species is the haploid number and is one-half of the number of chromosomes in the
somatic cells.
Autopolyploidy refers to the case where all of the chromosomes in the species derive
from a single ancestral species. Allopolyploidy is the case where complete sets of
chromosomes have come from two or more different ancestral species.
Polyploidy can arise sexually from unreduced gametes or asexually by means of
endoreduplication in which a cell undergoes chromosome replication but not
chromosome separation or cytoplasmic division. See Figure 8.32
Ch. 11 – see chapter outline
Ch. 14 DNA mutations and repair – see Types of Mutations chart
Sources of mutations
Replication slippage – responsible for triplet expansion, which are large tracts of
trinucleotide repeats – see Figure 14.8
Triplet expansion diseases: genetic diseases caused by a disruption in the gene
expression due to a long triplet repeat region – e.g. Fragile X syndrome, which causes
mental retardation. In Fragile X, the protein FMR1 is not produced in adequate amounts,
causing problems in nervous system development and learning
Anticipation: because the number of repeats increases from generation to generation,
there is in an increase in the severity of the disease in each successive generation
Transposable elements, or transposons: large sequences of DNA move throughout the
genome – their insertion into sites within chromosomes may disrupt the activity or
regulation of genes in the insertion site
Cut-and-paste elements: transposable elements that insert by a nicking the target DNA,
leaving overhanging DNA, and subsequent insertion and relegation
LTR retrotransposons: use an RNA transcript as an intermediate, and have long
terminal repeats at both ends
Non-LTR retrotranposons: use an RNA transcript as an intermediate, but do not have
long terminal repeats at both ends – LINE and SINE elements are this type of transposon
and they are the most abundant types of transposons in mammals
There are many copies of transposons in the human genome but they do not seem to be
transpositionally active. They may have function during organismic stress (such as heat
or starvation) because SINE elements are known to be transcribed when an organism is
under stress, and they promote protein production under stressful conditions.
Studies of sequence similarities and changes in the transposon repeats can indicate the
activity of transposition and it appears that only 1 in 600 new mutations in humans are
due to transpositions, whereas the number is 1 in 10 for mice. Therefore, transposition
does not appear to be a major source of mutation in humans.
Hot spots of mutation: certain sequences are more likely to undergo mutation:
Oxidizing agents: deaminates cytosine or adenine – if adenine is deaminated this can
cause an AG transition, if cytosine is deaminated, uracil is made, but there is a cellular
repair mechanism to remove uracils from DNA, involving DNA uracil glycosylase, if
methyl-cytosine is deaminated, thymine is made causing a CT transition,
e.g. nitrous acid
Base analog: increases the rate of base mispairs – can cause transitions,
e.g. 5-Bromodeoxyuridine
alkylating agents: add methyl or larger alkyl group to DNA bases, causes mispairing and
transitions e.g. EMS or nitrogen mustard
Intercalating agents: inserting between the base pairs in DNA – distort the DNA and
cause insertion or deletion of one or a few bases – this could cause a frameshift mutation,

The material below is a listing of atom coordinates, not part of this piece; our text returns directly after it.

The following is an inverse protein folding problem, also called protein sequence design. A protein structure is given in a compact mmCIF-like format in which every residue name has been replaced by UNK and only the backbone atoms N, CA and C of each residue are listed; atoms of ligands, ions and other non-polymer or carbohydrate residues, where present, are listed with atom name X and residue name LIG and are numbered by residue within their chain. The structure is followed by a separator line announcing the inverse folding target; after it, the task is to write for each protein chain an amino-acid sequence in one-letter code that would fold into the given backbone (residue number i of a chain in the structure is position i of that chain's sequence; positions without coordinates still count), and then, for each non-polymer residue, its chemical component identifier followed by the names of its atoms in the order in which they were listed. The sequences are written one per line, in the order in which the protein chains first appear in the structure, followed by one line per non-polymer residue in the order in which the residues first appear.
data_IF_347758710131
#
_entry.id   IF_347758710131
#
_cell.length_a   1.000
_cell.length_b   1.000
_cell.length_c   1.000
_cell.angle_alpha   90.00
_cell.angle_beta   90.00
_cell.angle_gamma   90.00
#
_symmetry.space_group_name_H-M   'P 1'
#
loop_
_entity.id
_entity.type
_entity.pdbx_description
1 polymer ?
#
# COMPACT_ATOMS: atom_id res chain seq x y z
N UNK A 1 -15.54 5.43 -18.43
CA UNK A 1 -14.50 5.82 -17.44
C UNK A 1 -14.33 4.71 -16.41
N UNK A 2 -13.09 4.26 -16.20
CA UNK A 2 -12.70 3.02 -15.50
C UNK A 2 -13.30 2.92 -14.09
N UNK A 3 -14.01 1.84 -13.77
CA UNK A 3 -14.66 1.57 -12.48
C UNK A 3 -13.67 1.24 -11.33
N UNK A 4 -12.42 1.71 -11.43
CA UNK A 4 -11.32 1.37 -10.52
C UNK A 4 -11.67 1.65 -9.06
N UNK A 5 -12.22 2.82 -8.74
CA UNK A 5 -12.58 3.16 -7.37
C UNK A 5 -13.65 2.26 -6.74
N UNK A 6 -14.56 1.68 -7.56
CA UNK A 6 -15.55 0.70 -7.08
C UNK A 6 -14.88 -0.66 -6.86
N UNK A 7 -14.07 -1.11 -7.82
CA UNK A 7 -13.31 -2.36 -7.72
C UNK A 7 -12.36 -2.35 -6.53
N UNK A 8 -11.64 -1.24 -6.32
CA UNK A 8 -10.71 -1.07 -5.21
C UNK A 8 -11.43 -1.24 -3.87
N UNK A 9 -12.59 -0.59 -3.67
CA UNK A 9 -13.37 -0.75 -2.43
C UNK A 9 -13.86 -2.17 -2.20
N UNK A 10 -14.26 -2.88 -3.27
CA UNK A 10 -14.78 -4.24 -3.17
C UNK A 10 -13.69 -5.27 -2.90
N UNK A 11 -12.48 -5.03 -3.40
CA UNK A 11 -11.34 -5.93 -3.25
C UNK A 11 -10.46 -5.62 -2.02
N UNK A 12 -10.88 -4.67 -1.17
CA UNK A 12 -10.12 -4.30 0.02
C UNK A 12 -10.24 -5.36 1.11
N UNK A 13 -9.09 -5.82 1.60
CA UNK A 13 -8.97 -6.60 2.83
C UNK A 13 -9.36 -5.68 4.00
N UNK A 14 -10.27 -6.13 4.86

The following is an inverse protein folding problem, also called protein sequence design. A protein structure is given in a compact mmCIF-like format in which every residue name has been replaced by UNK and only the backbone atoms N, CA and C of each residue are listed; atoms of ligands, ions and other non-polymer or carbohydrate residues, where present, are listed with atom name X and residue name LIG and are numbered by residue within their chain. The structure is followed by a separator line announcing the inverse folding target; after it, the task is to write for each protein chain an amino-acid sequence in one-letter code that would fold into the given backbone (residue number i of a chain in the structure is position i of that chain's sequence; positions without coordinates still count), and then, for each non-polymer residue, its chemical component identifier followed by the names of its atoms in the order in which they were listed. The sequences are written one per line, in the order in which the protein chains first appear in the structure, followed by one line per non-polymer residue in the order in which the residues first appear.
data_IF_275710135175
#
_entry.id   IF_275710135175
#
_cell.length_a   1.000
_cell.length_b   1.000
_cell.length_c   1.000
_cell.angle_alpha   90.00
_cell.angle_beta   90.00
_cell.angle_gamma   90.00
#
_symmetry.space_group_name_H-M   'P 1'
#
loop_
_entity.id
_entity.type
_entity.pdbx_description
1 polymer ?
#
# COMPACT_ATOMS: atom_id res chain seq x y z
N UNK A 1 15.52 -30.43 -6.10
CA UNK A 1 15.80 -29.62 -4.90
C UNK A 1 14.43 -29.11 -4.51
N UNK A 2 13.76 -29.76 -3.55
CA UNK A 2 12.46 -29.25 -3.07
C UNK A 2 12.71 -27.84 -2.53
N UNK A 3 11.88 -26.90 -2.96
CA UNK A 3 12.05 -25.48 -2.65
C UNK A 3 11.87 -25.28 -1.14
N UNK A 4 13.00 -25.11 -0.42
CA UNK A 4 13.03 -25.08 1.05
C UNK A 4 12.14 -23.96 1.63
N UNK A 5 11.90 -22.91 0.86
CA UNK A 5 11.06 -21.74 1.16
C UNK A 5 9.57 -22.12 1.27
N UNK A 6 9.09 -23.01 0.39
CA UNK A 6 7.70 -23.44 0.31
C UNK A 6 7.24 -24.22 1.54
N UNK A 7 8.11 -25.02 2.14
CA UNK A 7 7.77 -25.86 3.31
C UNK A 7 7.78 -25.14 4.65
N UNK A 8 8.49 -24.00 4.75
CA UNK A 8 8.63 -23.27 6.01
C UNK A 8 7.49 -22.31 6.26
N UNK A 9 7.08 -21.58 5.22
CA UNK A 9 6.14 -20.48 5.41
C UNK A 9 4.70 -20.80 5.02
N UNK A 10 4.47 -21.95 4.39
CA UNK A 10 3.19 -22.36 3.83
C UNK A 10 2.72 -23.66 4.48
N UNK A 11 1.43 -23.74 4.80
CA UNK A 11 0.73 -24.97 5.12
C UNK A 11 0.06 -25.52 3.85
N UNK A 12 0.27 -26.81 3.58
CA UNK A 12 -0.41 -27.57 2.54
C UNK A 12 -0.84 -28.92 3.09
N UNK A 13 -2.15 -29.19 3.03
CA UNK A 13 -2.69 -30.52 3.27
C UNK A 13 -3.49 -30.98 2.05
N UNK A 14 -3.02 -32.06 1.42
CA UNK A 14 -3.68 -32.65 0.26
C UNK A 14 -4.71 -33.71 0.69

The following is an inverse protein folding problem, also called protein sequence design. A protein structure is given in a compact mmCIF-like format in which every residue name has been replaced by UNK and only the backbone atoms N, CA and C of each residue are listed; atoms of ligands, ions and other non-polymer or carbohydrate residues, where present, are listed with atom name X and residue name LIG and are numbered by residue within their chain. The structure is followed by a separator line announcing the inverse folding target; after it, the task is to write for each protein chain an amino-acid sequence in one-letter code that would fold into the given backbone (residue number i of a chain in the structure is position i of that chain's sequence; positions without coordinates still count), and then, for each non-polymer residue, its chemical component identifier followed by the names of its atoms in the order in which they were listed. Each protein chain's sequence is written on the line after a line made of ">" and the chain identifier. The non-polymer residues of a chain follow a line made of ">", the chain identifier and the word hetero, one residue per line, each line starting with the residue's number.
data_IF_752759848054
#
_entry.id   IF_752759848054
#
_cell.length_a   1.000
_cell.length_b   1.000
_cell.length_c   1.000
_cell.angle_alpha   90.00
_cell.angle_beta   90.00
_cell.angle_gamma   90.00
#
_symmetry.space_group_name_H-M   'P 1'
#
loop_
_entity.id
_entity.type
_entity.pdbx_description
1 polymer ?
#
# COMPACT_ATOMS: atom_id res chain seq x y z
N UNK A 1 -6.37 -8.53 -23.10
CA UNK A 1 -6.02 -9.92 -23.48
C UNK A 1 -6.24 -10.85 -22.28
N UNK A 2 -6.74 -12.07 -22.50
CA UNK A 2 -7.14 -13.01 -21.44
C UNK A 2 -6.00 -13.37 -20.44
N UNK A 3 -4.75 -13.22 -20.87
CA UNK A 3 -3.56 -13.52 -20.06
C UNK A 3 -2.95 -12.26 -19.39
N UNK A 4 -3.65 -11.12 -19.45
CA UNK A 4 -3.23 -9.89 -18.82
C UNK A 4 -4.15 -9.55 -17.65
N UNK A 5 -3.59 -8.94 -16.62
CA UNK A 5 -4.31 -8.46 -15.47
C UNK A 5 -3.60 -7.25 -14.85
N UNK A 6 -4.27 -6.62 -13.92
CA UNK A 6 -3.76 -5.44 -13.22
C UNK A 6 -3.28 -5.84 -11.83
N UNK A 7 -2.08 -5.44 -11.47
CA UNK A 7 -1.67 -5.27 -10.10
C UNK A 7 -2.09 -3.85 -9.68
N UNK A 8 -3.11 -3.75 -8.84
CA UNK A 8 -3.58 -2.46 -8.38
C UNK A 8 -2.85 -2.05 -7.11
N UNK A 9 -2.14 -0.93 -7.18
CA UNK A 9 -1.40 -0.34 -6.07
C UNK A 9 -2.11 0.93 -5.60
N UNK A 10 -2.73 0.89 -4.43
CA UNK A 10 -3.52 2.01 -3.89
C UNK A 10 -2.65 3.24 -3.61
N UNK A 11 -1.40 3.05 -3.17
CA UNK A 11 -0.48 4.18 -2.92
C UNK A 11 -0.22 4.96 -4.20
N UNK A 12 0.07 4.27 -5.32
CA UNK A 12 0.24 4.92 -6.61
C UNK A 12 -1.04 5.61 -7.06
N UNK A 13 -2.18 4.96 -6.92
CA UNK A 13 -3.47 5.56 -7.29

e.g. acridine orange, proflavin
UV radiation: energy absorption from UV light causes chemical reaction linking
pyrimidines together, especially thymines which form covalently bound thymine dimers,
which lead to blockage of DNA replication and RNA transcription, there are cell repair
mechanisms for pyrimidine dimers but they may be overwhelmed in the case of excessive
exposure to UV light
Ionizing radiation e.g. X rays, radioactive material emitting  and  radiation,
Create free radicals which damage tissue and DNA
Ch.15 Cell Cycle and Cancer – refer to powerpoint slides, notes on slides
 Cancer is not one disease, but a collection of diseases united by certain
– Uncontrolled cell proliferation
– Caused by mutations in several genes
– Occurs in somatic cells
– About 99% of cancer is caused by sporadic mutations, and 1% is
caused by inherited mutation
Cancer cells
Normal cells
No contact inhibition – pile up on top Stop growing and dividing upon
of each other in petri dish
contact with others cells – single
sheet on petri dish
No apoptosis
Apoptosis (programmed cell death)
occurs when cell is damaged or
Immortal – cells never cease dividing, Cell senescence occurs - cells stop
generation after generation – this
dividing after several generations
property is necessary for cell lines
Clonal – cells are descendants of a
single ancestral cell
Cells differentiate according to
normal development
The genetics of cancer:
 Cancer results from mutations in somatic cells, so in most cases it is not
 When sporadic mutations in several genes governing the cell growth and cell
death occur  cell can become cancerous
 In the small number of cancers that are familial, one mutation is inherited
and others sporadically occur
Mutations of genes involved in the cell cycle cause cancer:
 G1 S transition
 Apoptosis (programmed cell death)
 Tumor-suppressor genes, the most important of which is p53
 Oncogenes and proto-oncogenes
What is the cell cycle?
It’s a division of the lifetime of a cell (between its formation and cell division) into 4
phases including DNA synthesis and mitosis: many genes and proteins, discovered
in yeast studies, are involved in the maintenance and regulation of the cell cycle
 Cyclins are proteins involved in cell-cycle control – their levels of expression
go through regular cycles
 Timing of synthesis and destruction of Cyclin + Cyclin-dependent protein
kinase (Cdk) complexes during cell cycle
 If something is amiss in the cell, it does not proceed through the cell cycle –
growth is arrested at cell cycle checkpoints
 Tumor suppressor protein p53 is involved in the control of DNA damage
 The balance of Bax and Bcl2 proteins determines the fate of a cell (normal,
apoptosis or immortalization)
Cell cycle regulatory genes affected in tumors: tumor-suppressor genes:
Tumor-suppressor genes Alteration
Loss of G1/S, S, and
G2/M checkpoint
Loss of G1/S, and S
checkpoint functions
Promotes proliferation
Failure to promote
Loss of spindle assembly
checkpoint function
Cell cycle regulatory genes (proto-oncogenes/oncogenes) affected in tumors:
Cyclin D`
Amplification or
EGFR (epidermal
growth factor)
FGFR (fibroblast
growth-factor receptor)
Overexpression by
translocation next to
strong enhancer
Promotes entry into S
Proliferation b/c of
Constitutive activation
of growth factor
Proliferation from
constitutive growth
Inactivates GTPase –
constitutive activation of
growth factor pathway
Blocks apoptosis
Mimics loss of p53
About 1% of cancer is from familial cancer syndromes – these involve the
inheritance of a mutation in a cancer gene. The incidence and type of cancer
depends on the particular mutation.